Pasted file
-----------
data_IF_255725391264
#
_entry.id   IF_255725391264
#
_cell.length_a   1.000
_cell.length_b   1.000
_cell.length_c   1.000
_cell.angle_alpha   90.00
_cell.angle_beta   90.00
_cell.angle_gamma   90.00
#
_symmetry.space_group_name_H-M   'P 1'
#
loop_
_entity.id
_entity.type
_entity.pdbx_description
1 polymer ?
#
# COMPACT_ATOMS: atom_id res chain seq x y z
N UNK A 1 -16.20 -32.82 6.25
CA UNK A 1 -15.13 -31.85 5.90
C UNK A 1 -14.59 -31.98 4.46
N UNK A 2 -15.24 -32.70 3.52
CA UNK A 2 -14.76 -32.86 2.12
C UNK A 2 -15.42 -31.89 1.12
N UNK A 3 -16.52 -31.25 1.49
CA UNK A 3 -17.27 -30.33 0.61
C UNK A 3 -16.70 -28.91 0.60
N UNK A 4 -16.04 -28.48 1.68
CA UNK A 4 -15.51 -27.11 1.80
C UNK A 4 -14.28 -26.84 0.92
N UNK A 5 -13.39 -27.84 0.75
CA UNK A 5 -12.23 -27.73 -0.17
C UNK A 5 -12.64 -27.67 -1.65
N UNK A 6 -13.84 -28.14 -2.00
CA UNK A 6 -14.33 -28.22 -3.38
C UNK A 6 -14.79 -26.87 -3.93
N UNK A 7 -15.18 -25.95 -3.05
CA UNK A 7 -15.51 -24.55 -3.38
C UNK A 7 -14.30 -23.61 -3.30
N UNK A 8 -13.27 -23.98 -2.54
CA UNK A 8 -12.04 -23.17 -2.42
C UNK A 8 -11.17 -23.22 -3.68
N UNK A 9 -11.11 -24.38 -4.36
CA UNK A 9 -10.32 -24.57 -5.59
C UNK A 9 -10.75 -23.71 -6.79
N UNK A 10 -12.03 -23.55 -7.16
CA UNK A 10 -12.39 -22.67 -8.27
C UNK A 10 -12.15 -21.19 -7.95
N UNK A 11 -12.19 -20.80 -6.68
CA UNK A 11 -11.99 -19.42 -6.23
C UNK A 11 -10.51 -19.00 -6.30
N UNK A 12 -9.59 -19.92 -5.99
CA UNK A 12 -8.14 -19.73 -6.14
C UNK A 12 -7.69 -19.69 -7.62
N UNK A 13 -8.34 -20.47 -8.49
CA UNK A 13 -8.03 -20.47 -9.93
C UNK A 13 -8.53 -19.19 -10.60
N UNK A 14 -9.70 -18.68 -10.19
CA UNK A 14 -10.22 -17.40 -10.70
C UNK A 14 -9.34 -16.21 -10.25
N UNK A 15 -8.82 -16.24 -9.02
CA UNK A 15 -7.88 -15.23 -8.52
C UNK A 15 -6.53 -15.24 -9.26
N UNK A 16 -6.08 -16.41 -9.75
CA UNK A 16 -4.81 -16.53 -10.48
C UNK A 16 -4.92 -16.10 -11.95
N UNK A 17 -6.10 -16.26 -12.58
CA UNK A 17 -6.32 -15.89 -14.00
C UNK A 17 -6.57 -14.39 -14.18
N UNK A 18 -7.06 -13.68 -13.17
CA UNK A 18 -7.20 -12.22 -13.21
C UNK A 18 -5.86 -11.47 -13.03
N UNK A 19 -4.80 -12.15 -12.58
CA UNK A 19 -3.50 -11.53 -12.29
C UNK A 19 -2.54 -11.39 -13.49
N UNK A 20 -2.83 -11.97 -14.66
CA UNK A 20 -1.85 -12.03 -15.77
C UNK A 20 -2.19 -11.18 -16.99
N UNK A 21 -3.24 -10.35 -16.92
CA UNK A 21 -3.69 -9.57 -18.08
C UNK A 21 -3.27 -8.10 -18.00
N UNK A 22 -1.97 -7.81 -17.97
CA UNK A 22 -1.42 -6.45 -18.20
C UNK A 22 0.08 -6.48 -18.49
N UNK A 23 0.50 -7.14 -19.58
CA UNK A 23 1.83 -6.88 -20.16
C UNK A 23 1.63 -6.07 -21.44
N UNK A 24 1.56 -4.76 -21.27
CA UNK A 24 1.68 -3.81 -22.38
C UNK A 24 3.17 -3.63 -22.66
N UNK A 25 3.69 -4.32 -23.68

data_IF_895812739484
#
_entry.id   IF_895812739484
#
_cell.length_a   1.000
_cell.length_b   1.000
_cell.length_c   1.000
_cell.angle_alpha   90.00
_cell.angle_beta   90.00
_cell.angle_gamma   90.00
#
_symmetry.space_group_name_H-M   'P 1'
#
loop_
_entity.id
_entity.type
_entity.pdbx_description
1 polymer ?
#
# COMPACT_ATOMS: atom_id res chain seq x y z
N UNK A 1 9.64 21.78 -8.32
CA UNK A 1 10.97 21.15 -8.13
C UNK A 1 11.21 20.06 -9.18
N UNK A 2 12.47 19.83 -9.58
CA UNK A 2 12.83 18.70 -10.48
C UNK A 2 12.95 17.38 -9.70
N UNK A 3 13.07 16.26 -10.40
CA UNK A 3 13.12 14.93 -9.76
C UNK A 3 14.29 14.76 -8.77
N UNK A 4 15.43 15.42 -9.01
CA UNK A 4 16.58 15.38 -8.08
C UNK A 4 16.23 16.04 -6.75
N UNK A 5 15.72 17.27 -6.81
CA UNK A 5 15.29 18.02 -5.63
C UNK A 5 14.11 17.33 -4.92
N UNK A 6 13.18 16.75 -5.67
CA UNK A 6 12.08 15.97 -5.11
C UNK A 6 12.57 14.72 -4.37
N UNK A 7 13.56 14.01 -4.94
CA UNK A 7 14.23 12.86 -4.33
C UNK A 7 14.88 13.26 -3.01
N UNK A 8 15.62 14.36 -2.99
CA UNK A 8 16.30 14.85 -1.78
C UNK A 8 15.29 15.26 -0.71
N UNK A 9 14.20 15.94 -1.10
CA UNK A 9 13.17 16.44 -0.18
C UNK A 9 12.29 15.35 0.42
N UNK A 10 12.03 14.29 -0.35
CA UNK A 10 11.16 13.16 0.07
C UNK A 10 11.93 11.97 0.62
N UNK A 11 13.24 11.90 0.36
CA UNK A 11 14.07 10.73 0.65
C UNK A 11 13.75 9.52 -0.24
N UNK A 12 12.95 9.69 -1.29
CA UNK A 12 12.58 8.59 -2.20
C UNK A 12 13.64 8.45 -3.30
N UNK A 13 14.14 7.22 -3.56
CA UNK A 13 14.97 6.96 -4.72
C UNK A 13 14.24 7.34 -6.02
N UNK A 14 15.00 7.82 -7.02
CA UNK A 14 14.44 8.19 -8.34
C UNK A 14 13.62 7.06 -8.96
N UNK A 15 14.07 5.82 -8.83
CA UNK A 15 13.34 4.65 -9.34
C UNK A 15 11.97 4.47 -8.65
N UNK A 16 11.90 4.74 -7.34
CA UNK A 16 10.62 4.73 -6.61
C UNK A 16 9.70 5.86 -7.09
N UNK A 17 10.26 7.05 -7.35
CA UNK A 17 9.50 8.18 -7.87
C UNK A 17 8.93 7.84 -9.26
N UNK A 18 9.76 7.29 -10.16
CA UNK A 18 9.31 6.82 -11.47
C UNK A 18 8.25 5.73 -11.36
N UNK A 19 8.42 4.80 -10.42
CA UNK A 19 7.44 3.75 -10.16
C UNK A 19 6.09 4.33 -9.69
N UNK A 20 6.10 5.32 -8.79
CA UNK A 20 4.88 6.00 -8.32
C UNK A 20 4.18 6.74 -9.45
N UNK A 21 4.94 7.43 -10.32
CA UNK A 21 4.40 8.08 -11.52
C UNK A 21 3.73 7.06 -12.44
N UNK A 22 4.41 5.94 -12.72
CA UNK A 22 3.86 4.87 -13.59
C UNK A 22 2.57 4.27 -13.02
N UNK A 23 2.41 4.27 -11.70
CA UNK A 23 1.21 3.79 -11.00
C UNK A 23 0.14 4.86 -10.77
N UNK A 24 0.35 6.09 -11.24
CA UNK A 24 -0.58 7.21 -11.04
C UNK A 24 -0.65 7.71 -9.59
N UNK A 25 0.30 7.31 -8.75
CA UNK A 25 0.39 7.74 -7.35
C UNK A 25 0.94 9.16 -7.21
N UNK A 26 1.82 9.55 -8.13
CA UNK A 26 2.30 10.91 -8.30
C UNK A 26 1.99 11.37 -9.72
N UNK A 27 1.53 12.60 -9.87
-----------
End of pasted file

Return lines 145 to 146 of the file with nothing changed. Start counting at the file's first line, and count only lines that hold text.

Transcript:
CA UNK A 11 14.07 10.73 0.65
C UNK A 11 13.75 9.52 -0.24